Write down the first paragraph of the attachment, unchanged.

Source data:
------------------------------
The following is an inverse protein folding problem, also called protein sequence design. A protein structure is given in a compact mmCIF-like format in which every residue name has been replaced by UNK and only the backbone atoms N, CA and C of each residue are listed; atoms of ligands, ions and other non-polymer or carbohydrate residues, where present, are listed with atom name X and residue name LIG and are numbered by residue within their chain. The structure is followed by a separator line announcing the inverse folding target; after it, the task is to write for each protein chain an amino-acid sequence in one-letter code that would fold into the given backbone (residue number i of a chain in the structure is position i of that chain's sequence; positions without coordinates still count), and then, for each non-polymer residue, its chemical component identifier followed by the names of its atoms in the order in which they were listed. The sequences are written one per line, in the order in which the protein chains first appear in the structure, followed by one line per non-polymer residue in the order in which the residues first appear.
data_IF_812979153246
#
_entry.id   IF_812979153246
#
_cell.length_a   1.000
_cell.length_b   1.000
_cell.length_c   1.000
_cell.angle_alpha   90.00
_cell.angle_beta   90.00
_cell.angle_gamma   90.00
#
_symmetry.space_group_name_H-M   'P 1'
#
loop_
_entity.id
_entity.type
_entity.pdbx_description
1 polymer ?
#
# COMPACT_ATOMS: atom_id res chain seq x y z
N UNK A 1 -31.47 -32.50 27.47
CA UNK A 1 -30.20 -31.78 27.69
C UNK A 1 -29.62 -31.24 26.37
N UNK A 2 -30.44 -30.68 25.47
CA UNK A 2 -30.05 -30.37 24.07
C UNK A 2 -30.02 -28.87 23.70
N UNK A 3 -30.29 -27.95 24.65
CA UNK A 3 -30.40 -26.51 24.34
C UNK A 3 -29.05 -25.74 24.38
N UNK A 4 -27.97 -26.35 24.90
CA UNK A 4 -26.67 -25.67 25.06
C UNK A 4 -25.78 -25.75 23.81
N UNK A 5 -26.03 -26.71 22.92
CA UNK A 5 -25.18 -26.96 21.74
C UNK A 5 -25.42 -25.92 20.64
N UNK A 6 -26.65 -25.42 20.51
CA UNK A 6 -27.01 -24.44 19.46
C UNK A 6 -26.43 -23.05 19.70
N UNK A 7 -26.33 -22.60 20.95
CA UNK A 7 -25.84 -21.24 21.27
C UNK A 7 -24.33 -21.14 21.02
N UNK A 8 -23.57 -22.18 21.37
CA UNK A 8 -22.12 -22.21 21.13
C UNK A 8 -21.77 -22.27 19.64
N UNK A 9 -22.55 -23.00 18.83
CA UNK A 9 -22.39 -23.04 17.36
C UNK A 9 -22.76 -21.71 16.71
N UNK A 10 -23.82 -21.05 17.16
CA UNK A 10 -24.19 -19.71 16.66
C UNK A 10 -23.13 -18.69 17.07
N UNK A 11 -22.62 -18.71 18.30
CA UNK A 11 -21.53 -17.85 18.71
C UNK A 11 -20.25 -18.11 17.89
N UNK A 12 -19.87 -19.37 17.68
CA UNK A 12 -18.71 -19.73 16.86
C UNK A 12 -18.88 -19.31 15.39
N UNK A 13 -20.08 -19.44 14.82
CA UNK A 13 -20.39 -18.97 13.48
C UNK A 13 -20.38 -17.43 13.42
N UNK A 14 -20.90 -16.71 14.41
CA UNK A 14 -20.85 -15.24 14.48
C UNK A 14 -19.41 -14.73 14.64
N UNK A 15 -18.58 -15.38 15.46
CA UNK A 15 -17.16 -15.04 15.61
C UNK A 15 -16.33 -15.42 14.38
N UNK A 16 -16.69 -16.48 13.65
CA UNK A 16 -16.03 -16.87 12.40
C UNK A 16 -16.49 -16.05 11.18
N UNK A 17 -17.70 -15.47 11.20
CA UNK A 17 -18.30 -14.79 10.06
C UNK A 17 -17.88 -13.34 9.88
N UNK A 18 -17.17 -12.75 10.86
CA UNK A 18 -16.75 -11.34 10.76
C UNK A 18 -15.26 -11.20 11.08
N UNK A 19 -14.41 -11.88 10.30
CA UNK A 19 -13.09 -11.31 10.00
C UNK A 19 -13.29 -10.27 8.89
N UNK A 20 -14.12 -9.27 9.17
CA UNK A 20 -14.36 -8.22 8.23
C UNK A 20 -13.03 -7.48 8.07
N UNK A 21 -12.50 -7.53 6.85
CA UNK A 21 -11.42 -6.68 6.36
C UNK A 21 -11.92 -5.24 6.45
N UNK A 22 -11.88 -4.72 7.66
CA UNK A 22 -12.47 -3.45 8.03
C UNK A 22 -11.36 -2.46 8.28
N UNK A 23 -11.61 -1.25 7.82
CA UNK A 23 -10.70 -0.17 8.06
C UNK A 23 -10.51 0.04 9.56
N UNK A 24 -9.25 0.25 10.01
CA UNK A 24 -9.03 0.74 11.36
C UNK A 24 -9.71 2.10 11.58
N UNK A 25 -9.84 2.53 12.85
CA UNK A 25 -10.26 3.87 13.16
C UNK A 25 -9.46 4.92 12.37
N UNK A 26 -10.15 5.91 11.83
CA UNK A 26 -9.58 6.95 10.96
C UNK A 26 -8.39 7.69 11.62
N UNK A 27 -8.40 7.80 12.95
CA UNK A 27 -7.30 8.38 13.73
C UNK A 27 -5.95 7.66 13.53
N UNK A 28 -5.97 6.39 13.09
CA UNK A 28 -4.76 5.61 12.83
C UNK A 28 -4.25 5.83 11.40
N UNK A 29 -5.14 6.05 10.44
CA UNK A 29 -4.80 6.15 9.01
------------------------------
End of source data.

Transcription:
The following is an inverse protein folding problem, also called protein sequence design. A protein structure is given in a compact mmCIF-like format in which every residue name has been replaced by UNK and only the backbone atoms N, CA and C of each residue are listed; atoms of ligands, ions and other non-polymer or carbohydrate residues, where present, are listed with atom name X and residue name LIG and are numbered by residue within their chain. The structure is followed by a separator line announcing the inverse folding target; after it, the task is to write for each protein chain an amino-acid sequence in one-letter code that would fold into the given backbone (residue number i of a chain in the structure is position i of that chain's sequence; positions without coordinates still count), and then, for each non-polymer residue, its chemical component identifier followed by the names of its atoms in the order in which they were listed. The sequences are written one per line, in the order in which the protein chains first appear in the structure, followed by one line per non-polymer residue in the order in which the residues first appear.